[Haskell-cafe] A question about State Monad and Monad in general

David Leimbach leimy2k at gmail.com
Thu Jul 15 14:37:26 EDT 2010

On Thu, Jul 15, 2010 at 10:34 AM, C K Kashyap <ckkashyap at gmail.com> wrote:

> Thanks David for the detailed explanation.
> A couple of quick clarifications -
> 1. Even the "invisible" state that gets modified during the monadic
> evaluation is referred to as side effect right?

If the state is free of types that allow for side effects then the state
threaded through a state monad is also free from side effects.  If the state
contains some IO type, which allows for side effects, for example, that
state is affected by outside influences and is no longer pure.

Non-monadic example:

foo :: Int
foo = let state1  = 1
             state2 = state1 + 3
             state3 = state2 + state1
         in state3 + 9

Each of those states are really just labels on a stage of computation that's
been done so far up to a final expression which is the result of the
function foo being called.   In the end, this function is just a fancy way
of saying 14 is an Int and foo could have been replaced with a let foo=14 in
some other expression.

This is a pure function with what looks like states updating a value to
produce a new state.  That's more akin to what happen in the state monad.
 At no time is a previous state truly "overwritten" as that could be
considered a side effect.

Here's a state monad like example of the same:

foo :: Int
foo = (flip execState) 1 $ do {
          state1 <- get;
          modify (+3);
          state2 <- get;
          put (state2 + state1);
          modify (+9)

> 2. I am a little unclear about "in-place" - does pure Haskell let one do
> such a thing-  or does it need to be done using FFI only?
Pure haskell does not allow for in place update of values because that would
violate the definition of purity.  That said, there are ways to update
values in place with Haskell, ideally with Monads to control and sequence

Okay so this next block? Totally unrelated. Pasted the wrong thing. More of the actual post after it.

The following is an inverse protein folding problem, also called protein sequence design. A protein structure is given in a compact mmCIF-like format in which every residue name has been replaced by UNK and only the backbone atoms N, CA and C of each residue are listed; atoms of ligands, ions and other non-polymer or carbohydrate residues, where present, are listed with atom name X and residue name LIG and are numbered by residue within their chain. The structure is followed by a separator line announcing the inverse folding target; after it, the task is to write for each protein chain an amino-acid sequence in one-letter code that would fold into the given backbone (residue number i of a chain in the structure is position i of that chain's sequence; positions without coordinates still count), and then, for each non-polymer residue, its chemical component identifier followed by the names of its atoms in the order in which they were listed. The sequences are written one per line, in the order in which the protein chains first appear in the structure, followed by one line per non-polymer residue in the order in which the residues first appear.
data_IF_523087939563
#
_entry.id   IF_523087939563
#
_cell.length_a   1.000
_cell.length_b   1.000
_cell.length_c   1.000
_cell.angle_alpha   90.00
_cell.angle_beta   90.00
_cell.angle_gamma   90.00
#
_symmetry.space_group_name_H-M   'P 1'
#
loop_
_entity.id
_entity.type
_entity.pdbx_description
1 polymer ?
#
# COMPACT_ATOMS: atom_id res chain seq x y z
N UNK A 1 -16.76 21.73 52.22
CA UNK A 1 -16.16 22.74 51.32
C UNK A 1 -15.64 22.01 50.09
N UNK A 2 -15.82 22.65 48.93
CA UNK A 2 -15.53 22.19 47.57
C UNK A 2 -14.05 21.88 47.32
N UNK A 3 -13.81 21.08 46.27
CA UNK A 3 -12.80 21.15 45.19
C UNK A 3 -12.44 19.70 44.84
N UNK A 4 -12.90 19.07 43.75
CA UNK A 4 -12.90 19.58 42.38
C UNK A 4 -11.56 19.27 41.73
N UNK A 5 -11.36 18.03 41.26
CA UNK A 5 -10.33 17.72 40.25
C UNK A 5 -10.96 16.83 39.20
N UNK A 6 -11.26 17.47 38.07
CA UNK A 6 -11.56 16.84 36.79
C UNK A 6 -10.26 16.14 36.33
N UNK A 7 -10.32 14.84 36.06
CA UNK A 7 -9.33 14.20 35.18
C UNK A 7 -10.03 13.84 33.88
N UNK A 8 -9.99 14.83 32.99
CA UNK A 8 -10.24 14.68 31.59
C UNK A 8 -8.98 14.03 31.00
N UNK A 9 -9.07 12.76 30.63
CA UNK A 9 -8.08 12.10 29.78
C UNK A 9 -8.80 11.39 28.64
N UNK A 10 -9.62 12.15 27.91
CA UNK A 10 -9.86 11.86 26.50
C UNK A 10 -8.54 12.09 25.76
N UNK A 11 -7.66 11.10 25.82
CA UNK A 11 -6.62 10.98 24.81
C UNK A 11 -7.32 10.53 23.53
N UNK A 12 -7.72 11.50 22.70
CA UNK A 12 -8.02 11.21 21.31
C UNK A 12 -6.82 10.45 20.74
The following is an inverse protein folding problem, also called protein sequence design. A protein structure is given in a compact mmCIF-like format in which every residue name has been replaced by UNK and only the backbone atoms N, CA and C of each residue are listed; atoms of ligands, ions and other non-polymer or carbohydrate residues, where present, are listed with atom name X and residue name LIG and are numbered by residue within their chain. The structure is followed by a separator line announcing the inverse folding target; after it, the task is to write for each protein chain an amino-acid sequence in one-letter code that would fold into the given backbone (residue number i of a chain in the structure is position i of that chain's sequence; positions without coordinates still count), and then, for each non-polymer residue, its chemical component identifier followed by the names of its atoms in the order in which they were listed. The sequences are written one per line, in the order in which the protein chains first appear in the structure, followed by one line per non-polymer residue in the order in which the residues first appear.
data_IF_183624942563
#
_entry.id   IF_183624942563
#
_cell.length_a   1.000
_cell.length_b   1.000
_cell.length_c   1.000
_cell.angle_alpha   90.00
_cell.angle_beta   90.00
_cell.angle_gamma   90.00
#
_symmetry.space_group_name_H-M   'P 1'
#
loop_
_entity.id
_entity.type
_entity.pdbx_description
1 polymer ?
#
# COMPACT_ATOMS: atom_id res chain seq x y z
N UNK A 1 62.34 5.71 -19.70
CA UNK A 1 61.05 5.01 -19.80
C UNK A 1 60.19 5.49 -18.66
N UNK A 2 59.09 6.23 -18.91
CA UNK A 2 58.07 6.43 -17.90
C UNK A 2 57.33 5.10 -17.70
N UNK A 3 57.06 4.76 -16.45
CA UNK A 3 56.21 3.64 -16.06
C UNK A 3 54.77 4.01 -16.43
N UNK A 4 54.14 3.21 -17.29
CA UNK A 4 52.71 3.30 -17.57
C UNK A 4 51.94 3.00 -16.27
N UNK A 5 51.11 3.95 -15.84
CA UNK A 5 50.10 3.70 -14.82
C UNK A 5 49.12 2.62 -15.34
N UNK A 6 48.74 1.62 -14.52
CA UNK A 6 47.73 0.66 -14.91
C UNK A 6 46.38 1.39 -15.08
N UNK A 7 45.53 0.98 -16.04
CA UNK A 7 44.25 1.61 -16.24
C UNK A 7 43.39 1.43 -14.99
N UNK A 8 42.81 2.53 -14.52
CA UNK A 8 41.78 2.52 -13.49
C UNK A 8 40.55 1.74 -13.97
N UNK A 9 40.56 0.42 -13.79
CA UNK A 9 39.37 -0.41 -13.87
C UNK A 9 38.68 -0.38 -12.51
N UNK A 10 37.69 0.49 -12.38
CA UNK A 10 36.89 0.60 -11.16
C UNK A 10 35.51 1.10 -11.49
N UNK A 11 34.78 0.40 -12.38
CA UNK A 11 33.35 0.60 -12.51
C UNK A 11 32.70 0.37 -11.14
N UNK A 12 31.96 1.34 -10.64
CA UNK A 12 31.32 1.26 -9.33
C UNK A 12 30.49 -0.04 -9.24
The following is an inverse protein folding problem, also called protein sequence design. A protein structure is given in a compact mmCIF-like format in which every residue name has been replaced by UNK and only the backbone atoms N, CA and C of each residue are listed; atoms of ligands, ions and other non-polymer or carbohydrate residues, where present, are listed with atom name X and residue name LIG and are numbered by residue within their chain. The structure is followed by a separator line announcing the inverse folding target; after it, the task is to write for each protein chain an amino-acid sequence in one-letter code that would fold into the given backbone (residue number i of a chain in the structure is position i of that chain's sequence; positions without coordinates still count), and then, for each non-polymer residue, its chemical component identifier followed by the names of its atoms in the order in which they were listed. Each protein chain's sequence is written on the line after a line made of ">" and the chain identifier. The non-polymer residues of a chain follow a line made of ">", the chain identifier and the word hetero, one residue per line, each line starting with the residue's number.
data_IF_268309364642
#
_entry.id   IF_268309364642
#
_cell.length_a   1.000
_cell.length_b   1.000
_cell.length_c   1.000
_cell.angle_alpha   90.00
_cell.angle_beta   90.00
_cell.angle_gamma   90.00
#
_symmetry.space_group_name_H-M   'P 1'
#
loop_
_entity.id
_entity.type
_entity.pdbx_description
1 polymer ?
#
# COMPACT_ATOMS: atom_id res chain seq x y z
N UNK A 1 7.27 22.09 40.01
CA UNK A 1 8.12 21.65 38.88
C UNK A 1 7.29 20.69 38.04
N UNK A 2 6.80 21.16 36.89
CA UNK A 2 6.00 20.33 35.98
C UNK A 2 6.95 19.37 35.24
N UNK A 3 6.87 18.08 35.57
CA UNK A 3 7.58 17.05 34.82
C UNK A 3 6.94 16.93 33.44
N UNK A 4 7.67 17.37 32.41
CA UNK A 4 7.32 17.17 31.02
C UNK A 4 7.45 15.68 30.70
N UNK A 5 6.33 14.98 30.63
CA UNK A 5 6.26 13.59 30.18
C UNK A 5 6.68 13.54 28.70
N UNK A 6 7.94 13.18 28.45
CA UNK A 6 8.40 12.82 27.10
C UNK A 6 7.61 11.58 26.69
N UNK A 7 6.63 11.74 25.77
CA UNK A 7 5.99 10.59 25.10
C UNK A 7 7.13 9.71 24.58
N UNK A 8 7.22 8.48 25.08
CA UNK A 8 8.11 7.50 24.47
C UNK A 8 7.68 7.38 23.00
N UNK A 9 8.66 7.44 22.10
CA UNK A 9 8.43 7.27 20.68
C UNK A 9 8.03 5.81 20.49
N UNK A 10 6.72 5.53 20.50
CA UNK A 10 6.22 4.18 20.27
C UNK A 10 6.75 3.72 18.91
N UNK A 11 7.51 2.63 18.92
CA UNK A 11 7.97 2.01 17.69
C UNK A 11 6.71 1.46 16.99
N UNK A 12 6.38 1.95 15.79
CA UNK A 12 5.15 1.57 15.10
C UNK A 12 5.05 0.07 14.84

those side effects.

Example here:

The ST monad allows one to describe a thread of computation which can update
some mutable state and then exchange it with the "pure world" of normal
Haskell computation.


> On Thu, Jul 15, 2010 at 10:48 PM, David Leimbach <leimy2k at gmail.com>wrote:
>> On Thu, Jul 15, 2010 at 9:02 AM, C K Kashyap <ckkashyap at gmail.com> wrote:
>>> Hi,
>>> I looked at State Monad yesterday and this question popped into my mind.
>>> From what I gather State Monad essentially allows the use of Haskell's do
>>> notation to "invisibly" pass around a state. So, does the use of Monadic
>>> style fetch us more than syntactic convenience?
>>> Again, if I understand correctly, in Mutable Arrays also, is anything
>>> getting modified in place really? If not, what is the real reason for better
>>> efficiency?
>> Syntactic convenience is important, and allows for the separation of logic
>> into different modular pieces.  The do notation is totally independent of
>> the Monad in question's behavior.  You can even roll your own Monad if you
>> wish, and the do notation will work.  Consider if you had a big data
>> structure that you had to pass around all the different versions of in a
>> series of functions.   Then consider what happens when you decide that some
>> of your data has to change later as your program evolves over time.  Having
>> to change the state that's being threaded around is quite a pain when it can
>> be done transparently at the Monad definition level.
>> Monads let you define the stuff that's going on between statements of do
>> syntax.  Some say it's the equivalent of overriding a fictional ";" operator
>> for sequencing imperative looking code statements.  There's much power to be
>> had here, and because of this analogy, it's easy to see why Monads are a
>> good place to implement an embedded specific sublanguage in Haskell.
>> I also think that because you're writing the glue between statements when
>> you implement a Monad that it could be why some people (myself included)
>> sometimes have a difficult time thinking of how to implement a particular
>> Monad.
>> Monads also allow you to package up pure data values with some
>> computational activities that might have side effects and logically separate
>> them.  This allows one to unwrap a value from a monadic environment and pass
>> it to pure functions for computation, then re-inject it back into the
>> monadic environment.
>> Monads are a good place to store side-effectful code, because they allow
>> you to get away with causing a side effect and using some of those unwrapped
>> monadic values in your pure code.  They are an interface between two worlds
>> in this respect.  Monads are a good place, therefore, to implement code that
>> does do in-place updates of values because they help the functional
>> programmer deal with the issues of sequencing as well as interfacing
>> side-effect-having and pure code and how to express dependencies between
>> these two worlds.
>> Dave
>>> --
>>> Regards,
>>> Kashyap
>>> _______________________________________________
>>> Haskell-Cafe mailing list
>>> Haskell-Cafe at haskell.org
>>> http://www.haskell.org/mailman/listinfo/haskell-cafe
> --
> Regards,
> Kashyap
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